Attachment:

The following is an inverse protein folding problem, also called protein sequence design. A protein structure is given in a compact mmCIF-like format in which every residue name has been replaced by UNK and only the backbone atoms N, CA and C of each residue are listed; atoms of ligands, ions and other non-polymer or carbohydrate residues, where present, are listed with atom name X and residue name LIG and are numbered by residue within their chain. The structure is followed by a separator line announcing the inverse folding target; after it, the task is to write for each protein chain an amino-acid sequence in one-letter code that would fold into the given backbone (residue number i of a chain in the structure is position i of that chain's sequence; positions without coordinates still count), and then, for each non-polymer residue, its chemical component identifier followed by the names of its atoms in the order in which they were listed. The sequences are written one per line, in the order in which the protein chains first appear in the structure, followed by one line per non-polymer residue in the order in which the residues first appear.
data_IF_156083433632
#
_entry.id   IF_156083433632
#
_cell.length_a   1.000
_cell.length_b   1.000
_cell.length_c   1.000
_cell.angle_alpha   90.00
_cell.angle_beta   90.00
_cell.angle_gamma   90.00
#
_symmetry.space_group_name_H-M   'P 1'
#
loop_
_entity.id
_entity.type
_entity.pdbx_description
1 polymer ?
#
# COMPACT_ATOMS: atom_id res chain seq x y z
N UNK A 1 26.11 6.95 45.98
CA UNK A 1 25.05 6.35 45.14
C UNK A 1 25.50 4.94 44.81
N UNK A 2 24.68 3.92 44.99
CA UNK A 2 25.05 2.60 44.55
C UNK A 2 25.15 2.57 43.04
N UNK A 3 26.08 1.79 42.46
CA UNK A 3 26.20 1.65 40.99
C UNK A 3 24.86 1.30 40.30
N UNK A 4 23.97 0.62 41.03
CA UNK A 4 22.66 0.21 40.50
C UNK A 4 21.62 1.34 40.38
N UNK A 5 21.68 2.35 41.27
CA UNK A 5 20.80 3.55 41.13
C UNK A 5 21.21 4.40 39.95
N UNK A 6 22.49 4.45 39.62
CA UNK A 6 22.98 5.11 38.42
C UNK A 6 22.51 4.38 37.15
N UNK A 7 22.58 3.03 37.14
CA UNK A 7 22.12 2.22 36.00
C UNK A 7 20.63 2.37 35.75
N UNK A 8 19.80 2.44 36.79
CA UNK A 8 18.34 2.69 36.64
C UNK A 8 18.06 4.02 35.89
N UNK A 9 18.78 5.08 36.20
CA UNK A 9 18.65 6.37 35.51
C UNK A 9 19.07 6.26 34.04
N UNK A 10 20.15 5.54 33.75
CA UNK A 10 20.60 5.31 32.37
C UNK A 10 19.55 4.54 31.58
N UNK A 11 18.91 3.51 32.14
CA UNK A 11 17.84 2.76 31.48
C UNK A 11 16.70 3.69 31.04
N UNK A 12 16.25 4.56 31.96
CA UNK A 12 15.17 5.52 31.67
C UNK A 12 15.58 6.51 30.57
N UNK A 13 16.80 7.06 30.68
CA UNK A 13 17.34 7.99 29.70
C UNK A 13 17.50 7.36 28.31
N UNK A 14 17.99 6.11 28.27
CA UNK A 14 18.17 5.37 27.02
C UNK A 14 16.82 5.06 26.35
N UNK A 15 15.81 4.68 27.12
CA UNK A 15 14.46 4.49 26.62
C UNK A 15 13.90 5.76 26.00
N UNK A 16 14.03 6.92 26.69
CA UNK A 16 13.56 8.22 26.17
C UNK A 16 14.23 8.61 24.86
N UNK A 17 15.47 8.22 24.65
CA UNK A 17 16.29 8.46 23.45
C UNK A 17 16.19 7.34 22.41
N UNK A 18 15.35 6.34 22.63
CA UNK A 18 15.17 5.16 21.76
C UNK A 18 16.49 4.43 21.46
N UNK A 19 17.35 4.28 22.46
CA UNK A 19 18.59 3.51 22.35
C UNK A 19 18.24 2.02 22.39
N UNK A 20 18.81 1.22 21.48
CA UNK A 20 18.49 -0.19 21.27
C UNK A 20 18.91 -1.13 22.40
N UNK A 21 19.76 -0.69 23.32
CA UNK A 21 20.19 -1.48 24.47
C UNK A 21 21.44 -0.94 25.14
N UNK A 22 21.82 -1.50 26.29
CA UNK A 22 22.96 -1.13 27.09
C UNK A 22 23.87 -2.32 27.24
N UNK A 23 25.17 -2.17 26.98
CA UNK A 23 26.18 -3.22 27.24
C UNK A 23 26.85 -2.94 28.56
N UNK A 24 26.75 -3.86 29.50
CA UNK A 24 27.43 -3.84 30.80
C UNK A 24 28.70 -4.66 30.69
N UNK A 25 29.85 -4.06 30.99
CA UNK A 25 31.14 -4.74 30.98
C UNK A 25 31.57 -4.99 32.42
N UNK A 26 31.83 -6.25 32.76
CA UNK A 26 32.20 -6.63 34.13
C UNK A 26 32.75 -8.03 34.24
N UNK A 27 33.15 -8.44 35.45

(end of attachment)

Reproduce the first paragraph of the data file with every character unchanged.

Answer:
The following is an inverse protein folding problem, also called protein sequence design. A protein structure is given in a compact mmCIF-like format in which every residue name has been replaced by UNK and only the backbone atoms N, CA and C of each residue are listed; atoms of ligands, ions and other non-polymer or carbohydrate residues, where present, are listed with atom name X and residue name LIG and are numbered by residue within their chain. The structure is followed by a separator line announcing the inverse folding target; after it, the task is to write for each protein chain an amino-acid sequence in one-letter code that would fold into the given backbone (residue number i of a chain in the structure is position i of that chain's sequence; positions without coordinates still count), and then, for each non-polymer residue, its chemical component identifier followed by the names of its atoms in the order in which they were listed. The sequences are written one per line, in the order in which the protein chains first appear in the structure, followed by one line per non-polymer residue in the order in which the residues first appear.